Roger Federer's Backhand


It would be criminal to pick anyone other than the great RF to demonstrate how to execute a single-handed topspin backhand. Here’s how the great man does it – time after time after time…


1. The Great One prepares early for the shot with a full shoulder and hip turn as he takes the racket back. His legs are nice and low which will give him a wide base and a straight spine.

2. Notice how Roger’s shoulders rotate further than his hips so he is coiled up like a spring and ready to release the racket with massive acceleration into the ball.

3. The racket has dropped ready to accelerate forward and strike from below the ball. Roger’s leg strength allows him to easily hold his wide base as he gets ready to strike.


The single-handed backhand is one of the harder shots to master, particularly when dealing with high-bouncing balls or against opponents who get good depth and hit heavy topspin. If you're making contact at or above shoulder height then creating power will be difficult. On these balls just focus on getting the ball back deep with plenty of height over the net onto your opponent’s weakness. If you get a shorter ball then step in and go for it.



If you're new to the shot we suggest you start by using the Eastern single handed backhand grip then, if you want to experiment with trying to get more topspin on the ball, move your hand around to the extreme Eastern or Semi-Western variation.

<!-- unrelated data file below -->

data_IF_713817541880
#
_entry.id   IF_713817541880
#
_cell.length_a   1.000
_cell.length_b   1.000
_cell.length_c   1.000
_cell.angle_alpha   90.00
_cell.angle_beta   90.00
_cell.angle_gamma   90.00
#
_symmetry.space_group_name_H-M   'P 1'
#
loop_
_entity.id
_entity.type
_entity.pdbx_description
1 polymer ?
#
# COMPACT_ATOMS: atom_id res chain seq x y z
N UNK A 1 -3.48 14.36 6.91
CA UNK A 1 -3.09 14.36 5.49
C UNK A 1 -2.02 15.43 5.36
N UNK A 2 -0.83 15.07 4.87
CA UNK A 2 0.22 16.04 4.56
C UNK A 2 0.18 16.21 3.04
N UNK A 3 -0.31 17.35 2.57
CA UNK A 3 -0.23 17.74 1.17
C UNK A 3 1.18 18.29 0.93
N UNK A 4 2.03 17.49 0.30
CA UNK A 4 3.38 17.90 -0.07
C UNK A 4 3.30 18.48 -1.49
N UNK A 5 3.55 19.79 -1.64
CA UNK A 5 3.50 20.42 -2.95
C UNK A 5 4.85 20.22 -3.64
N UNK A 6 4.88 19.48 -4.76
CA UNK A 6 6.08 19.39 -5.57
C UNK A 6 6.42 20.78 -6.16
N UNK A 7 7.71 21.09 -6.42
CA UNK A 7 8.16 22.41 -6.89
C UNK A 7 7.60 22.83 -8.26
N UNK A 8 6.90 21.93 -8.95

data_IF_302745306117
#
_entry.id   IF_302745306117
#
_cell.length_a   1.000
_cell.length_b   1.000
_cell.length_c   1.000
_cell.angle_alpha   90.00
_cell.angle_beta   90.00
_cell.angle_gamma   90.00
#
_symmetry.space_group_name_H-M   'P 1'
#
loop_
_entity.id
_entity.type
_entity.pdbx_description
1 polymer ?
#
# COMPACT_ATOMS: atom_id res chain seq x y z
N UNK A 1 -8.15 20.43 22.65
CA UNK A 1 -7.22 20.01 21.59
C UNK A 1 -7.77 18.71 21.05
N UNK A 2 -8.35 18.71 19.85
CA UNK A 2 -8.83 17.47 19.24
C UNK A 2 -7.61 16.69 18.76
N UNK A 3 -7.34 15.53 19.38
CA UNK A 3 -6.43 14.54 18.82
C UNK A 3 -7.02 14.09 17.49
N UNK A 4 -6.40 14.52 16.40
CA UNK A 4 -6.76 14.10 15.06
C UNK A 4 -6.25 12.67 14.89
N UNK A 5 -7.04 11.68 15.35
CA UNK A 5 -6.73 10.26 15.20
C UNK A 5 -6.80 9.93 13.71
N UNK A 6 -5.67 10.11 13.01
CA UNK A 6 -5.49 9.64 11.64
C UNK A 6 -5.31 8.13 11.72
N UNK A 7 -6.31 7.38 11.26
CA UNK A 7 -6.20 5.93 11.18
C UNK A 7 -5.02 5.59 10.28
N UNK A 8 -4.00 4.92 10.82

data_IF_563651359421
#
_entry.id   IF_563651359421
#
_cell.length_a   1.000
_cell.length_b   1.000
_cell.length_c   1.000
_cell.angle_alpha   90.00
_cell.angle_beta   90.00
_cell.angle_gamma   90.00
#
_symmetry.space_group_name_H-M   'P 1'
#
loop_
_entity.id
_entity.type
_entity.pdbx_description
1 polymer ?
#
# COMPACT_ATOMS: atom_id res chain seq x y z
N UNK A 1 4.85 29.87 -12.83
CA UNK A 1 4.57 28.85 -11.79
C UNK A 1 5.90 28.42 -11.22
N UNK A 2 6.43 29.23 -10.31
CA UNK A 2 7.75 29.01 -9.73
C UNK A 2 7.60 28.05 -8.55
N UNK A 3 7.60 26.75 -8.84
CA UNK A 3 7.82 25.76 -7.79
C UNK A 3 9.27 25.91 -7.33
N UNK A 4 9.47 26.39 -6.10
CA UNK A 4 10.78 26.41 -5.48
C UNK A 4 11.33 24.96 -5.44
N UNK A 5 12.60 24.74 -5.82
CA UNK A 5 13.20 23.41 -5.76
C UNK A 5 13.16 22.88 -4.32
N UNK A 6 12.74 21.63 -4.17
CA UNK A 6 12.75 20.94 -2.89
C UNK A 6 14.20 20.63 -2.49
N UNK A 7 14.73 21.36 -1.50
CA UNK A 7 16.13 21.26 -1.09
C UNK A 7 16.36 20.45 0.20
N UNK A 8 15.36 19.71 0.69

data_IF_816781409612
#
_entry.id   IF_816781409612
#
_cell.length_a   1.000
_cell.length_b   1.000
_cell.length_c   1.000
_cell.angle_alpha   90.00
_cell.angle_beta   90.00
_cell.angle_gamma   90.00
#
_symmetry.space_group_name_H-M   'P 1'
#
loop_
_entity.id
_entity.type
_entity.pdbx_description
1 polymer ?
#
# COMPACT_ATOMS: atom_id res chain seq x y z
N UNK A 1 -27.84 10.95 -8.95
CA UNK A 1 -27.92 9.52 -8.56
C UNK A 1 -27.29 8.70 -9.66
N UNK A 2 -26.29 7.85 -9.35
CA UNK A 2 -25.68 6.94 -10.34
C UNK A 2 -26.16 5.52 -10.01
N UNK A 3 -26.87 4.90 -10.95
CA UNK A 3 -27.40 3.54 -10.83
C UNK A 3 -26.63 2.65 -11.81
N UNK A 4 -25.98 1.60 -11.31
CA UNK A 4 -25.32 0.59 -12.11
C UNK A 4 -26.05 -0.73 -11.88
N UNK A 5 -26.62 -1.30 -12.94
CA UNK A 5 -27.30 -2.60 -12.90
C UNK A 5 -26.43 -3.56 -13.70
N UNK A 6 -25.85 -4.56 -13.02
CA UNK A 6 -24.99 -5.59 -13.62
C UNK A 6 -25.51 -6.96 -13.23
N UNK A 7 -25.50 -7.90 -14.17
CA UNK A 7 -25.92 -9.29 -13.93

4. A feature of all Roger’s shots is his discipline of watching the ball on contact and resisting the temptation to raise his head and look at the target. The shape of his base has hardly altered.

5. The racket head speed helps lift his front leg as it drives upwards through the ball, yet his hips and shoulders are still side-on allowing his racket to stay behind the line of the ball.

6. The front leg is fully extended, the back leg is drawing up for balance, the shoulders open slightly and the racket will fi nish high above his head – majestic balance.


If you make contact out in front it allows you to keep your hips side-on a s you strike the ball. The hips can then rotate around at the end of the follow through which helps when going cross-court.



Using one hand to hit a topspin backhand (which gives you less power than using two) means getting your bodyweight into the shot to create power is crucial. The key – as Federer is demonstrating – is to make contact out in front of your body and to transfer your bodyweight from your back foot onto your front foot as you strike the ball. Get sideways on too which will allow good hip and shoulder rotation through the ball.


Pictures by AMN Images


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